The Trump administration has China, Canada and Mexico at the top of the trade agenda for 2018. Decisions are pending about trade sanctions on China and about modernizing or leaving the North American Free Trade Agreement (NAFTA).
These are America’s top-three trading partners and export markets. Millions of U.S. jobs and many billions of dollars in trade and investment are in the balance, as are key U.S. strategic interests. The costs of missteps can be very high.
The U.S. administration is considering imposing trade penalties on its largest trading partner, China, for intellectual property (IP) theft and forced technology transfers, for underpricing solar panels sold in the U.S. and for subsidizing the cost of steel and aluminum exports to the U.S.
Legislation is pending in Congress that would bring more scrutiny of Chinese investments. The new U.S. National Security Strategy focuses sharply on the damage caused and the threats posed by Chinese behavior. U.S. decisions on several issues are expected in January.
The choice to impose sanctions is significant given China’s regional role and bilateral trade: 2016 U.S.-China trade totaled about $645 billion with a U.S. trade deficit of over $300 billion.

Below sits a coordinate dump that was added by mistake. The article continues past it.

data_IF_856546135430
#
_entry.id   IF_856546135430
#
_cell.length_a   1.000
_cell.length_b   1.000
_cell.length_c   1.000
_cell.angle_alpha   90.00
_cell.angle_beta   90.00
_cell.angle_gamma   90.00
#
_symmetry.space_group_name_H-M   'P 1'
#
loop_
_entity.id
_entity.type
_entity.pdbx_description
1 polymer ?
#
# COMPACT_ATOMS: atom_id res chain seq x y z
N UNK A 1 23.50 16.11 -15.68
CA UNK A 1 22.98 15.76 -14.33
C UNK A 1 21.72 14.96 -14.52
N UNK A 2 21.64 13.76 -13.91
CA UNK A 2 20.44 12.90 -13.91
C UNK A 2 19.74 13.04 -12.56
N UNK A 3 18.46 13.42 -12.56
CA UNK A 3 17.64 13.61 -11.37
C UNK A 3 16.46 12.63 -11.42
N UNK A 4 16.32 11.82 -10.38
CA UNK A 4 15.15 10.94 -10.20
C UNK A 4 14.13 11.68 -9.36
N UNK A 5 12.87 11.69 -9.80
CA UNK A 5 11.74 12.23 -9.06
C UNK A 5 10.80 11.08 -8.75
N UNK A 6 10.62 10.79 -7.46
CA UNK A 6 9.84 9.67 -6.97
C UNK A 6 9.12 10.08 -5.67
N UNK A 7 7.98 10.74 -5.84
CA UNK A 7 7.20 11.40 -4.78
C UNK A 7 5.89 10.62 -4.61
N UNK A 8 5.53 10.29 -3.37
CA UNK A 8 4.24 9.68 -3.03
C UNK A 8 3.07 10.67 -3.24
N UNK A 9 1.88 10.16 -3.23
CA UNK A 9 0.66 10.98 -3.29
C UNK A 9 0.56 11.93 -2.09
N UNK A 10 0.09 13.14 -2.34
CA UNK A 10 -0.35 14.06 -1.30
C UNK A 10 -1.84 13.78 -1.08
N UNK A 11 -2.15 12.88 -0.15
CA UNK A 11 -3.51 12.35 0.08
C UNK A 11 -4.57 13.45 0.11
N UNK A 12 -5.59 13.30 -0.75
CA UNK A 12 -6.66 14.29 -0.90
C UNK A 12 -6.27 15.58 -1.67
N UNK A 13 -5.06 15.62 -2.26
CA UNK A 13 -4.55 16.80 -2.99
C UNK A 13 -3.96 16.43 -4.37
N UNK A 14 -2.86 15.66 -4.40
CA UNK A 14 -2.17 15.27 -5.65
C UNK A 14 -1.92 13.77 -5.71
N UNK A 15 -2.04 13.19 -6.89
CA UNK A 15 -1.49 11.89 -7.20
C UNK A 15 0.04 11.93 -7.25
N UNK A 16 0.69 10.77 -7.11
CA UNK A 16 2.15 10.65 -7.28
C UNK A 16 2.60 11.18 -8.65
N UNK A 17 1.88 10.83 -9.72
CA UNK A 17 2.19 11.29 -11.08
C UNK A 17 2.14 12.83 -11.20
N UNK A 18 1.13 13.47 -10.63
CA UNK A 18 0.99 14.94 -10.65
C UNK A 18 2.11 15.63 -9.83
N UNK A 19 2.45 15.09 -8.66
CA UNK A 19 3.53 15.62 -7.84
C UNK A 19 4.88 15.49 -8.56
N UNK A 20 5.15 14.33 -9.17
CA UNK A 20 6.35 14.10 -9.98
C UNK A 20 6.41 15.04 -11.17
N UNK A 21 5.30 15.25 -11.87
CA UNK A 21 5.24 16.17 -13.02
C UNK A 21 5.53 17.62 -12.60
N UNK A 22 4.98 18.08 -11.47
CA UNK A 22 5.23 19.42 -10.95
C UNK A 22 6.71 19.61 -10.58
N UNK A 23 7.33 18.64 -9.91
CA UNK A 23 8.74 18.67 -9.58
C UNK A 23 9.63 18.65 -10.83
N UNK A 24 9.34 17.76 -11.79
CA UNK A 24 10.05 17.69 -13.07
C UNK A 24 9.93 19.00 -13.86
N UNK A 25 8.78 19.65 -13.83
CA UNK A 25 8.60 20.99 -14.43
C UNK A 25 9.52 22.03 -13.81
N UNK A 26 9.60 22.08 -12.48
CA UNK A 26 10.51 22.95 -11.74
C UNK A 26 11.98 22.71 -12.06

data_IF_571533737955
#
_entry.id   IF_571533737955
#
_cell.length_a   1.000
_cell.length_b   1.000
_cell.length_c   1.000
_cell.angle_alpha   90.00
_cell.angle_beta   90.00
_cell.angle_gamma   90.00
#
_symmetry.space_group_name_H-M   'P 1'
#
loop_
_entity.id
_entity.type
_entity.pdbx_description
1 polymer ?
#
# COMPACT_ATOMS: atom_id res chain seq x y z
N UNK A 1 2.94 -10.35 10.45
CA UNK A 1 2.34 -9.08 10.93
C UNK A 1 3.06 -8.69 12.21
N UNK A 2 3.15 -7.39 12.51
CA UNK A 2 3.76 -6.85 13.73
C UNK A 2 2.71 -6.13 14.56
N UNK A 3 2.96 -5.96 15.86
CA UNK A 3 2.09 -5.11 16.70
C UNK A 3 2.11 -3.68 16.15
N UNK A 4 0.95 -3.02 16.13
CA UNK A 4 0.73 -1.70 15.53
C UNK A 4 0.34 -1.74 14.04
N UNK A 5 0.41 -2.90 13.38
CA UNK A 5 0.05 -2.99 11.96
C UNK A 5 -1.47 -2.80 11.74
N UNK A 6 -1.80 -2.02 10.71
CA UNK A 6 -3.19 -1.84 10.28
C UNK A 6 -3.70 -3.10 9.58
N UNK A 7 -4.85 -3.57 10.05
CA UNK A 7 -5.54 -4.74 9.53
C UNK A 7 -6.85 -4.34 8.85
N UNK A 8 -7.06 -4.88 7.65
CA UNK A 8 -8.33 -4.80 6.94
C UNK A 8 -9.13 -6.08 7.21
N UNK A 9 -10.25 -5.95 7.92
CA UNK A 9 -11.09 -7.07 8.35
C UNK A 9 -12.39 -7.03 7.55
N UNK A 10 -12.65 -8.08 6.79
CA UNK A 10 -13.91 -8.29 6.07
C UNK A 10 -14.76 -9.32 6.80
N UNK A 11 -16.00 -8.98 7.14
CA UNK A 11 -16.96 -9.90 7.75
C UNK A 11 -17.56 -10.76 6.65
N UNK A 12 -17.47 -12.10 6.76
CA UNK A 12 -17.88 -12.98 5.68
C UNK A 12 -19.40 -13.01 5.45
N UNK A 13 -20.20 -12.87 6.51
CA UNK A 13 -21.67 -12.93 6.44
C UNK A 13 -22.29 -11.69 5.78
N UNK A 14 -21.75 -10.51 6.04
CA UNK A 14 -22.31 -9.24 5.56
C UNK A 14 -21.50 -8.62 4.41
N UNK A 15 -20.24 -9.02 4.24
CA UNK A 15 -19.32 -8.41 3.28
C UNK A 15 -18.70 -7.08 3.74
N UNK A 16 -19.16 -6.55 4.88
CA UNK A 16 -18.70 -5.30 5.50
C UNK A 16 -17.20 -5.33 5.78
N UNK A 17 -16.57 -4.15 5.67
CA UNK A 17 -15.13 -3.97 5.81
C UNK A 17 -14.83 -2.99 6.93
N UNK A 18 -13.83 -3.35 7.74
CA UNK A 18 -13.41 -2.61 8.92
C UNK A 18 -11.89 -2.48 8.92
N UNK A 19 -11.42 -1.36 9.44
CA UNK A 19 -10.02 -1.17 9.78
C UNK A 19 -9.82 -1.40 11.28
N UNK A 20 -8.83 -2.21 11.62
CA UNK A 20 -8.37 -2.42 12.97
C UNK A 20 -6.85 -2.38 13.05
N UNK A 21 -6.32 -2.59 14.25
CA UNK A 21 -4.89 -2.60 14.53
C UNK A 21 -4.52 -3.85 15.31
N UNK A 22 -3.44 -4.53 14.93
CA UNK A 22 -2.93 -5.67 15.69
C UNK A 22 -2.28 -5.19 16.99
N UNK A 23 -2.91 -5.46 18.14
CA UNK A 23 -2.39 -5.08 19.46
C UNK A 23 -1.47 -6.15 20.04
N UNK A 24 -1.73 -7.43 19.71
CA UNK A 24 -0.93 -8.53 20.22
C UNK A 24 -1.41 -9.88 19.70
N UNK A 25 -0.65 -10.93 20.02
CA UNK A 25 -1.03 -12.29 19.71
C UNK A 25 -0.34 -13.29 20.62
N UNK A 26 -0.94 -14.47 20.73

Regarding North America, negotiators from the U.S., Canada and Mexico will meet in Montreal Jan. 23-28 to continue crafting a modernized North American trade agreement. All three partners agree the treaty should be updated.
NAFTA commerce of $1.3 trillion supports up to 14 million American jobs and has made the two neighbors America’s No. 1 one and No. 2 export markets. The talks have been stuck over hardline U.S. demands put forward in 2017. U.S. officials have threatened to walk away if U.S. demands are not met, setting off alarm bells for U.S. businesses and farmers.
The contrast between the two situations is stark. China is a country that the president’s new National Security Strategy describes as a rival, sharply criticizing its economic, political and military practices.
Canada and Mexico are two friendly neighbors committed to market principles, one of which is a NATO ally and the other is increasingly close partner on many issues, including countering Transnational Criminal Organizations: a threat highlighted in the U.S. National Security Strategy. Canada and Mexico are also vital for strengthening U.S. energy security, as the National Security points out.
Regarding China, the administration is on the high ground on substance and has laid out its case for responding to Chinese economic misbehavior in its new National Security Strategy. Many agree that China has been acting contrary to international trade law in various ways.
The European Union and the United States are arguing in the World Trade Organization that China is not a market economy, while the EU, Japan and the U.S. announced a joint effort to work on related problem areas.
Still, many voice concern about the risks of U.S. punitive actions on the massive two-way flow of U.S.-China trade, on prices for U.S. consumers, on treatment of U.S. companies invested in China and those reliant on Chinese imports.
Some will opine that trade penalties would be ineffective or that if not well managed, the countries could slide into a costly trade war that would spill over into other areas, such as cooperation on North Korea. Others add that, as with NAFTA, the U.S. is too focused on trade deficits.